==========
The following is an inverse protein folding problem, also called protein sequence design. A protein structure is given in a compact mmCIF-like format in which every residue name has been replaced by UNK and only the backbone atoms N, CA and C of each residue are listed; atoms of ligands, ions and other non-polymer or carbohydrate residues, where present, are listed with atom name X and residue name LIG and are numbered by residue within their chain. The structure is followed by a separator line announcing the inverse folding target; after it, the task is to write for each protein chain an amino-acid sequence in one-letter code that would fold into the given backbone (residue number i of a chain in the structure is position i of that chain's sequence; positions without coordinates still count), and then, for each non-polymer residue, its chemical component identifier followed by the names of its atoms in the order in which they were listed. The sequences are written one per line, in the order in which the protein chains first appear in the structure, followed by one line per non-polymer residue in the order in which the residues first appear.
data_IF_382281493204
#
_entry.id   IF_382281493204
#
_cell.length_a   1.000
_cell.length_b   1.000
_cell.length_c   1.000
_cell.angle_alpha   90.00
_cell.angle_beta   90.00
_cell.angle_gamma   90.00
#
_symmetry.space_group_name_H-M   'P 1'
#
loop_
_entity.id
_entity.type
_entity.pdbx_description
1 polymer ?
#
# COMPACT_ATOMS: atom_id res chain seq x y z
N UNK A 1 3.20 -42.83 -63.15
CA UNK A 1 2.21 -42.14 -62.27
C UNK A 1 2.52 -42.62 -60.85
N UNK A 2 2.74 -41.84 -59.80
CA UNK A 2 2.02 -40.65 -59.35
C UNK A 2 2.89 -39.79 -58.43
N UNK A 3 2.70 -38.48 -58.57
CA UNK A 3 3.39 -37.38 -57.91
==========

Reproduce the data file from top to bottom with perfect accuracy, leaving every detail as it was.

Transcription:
The following is an inverse protein folding problem, also called protein sequence design. A protein structure is given in a compact mmCIF-like format in which every residue name has been replaced by UNK and only the backbone atoms N, CA and C of each residue are listed; atoms of ligands, ions and other non-polymer or carbohydrate residues, where present, are listed with atom name X and residue name LIG and are numbered by residue within their chain. The structure is followed by a separator line announcing the inverse folding target; after it, the task is to write for each protein chain an amino-acid sequence in one-letter code that would fold into the given backbone (residue number i of a chain in the structure is position i of that chain's sequence; positions without coordinates still count), and then, for each non-polymer residue, its chemical component identifier followed by the names of its atoms in the order in which they were listed. The sequences are written one per line, in the order in which the protein chains first appear in the structure, followed by one line per non-polymer residue in the order in which the residues first appear.
data_IF_382281493204
#
_entry.id   IF_382281493204
#
_cell.length_a   1.000
_cell.length_b   1.000
_cell.length_c   1.000
_cell.angle_alpha   90.00
_cell.angle_beta   90.00
_cell.angle_gamma   90.00
#
_symmetry.space_group_name_H-M   'P 1'
#
loop_
_entity.id
_entity.type
_entity.pdbx_description
1 polymer ?
#
# COMPACT_ATOMS: atom_id res chain seq x y z
N UNK A 1 3.20 -42.83 -63.15
CA UNK A 1 2.21 -42.14 -62.27
C UNK A 1 2.52 -42.62 -60.85
N UNK A 2 2.74 -41.84 -59.80
CA UNK A 2 2.02 -40.65 -59.35
C UNK A 2 2.89 -39.79 -58.43
N UNK A 3 2.70 -38.48 -58.57
CA UNK A 3 3.39 -37.38 -57.91